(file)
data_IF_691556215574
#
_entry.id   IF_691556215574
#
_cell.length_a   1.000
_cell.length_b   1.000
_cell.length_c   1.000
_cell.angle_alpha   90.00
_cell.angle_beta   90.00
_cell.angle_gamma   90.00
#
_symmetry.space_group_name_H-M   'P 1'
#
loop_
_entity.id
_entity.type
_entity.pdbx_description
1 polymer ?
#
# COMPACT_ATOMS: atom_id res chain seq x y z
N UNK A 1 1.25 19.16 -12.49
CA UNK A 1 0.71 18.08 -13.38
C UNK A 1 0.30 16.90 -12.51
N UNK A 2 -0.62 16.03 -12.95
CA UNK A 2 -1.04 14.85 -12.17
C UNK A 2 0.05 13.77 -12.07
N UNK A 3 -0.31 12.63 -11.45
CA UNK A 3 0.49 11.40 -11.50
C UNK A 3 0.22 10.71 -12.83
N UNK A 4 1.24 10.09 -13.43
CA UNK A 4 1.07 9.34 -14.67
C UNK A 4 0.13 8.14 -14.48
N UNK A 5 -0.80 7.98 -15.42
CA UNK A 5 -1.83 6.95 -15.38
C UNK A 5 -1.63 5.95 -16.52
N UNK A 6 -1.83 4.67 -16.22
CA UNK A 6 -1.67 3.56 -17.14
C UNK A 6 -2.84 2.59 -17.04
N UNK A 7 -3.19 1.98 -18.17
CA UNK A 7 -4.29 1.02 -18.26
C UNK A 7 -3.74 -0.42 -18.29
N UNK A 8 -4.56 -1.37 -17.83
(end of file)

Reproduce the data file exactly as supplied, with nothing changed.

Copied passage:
data_IF_691556215574
#
_entry.id   IF_691556215574
#
_cell.length_a   1.000
_cell.length_b   1.000
_cell.length_c   1.000
_cell.angle_alpha   90.00
_cell.angle_beta   90.00
_cell.angle_gamma   90.00
#
_symmetry.space_group_name_H-M   'P 1'
#
loop_
_entity.id
_entity.type
_entity.pdbx_description
1 polymer ?
#
# COMPACT_ATOMS: atom_id res chain seq x y z
N UNK A 1 1.25 19.16 -12.49
CA UNK A 1 0.71 18.08 -13.38
C UNK A 1 0.30 16.90 -12.51
N UNK A 2 -0.62 16.03 -12.95
CA UNK A 2 -1.04 14.85 -12.17
C UNK A 2 0.05 13.77 -12.07
N UNK A 3 -0.31 12.63 -11.45
CA UNK A 3 0.49 11.40 -11.50
C UNK A 3 0.22 10.71 -12.83
N UNK A 4 1.24 10.09 -13.43
CA UNK A 4 1.07 9.34 -14.67
C UNK A 4 0.13 8.14 -14.48
N UNK A 5 -0.80 7.98 -15.42
CA UNK A 5 -1.83 6.95 -15.38
C UNK A 5 -1.63 5.95 -16.52
N UNK A 6 -1.83 4.67 -16.22
CA UNK A 6 -1.67 3.56 -17.14
C UNK A 6 -2.84 2.59 -17.04
N UNK A 7 -3.19 1.98 -18.17
CA UNK A 7 -4.29 1.02 -18.26
C UNK A 7 -3.74 -0.42 -18.29
N UNK A 8 -4.56 -1.37 -17.83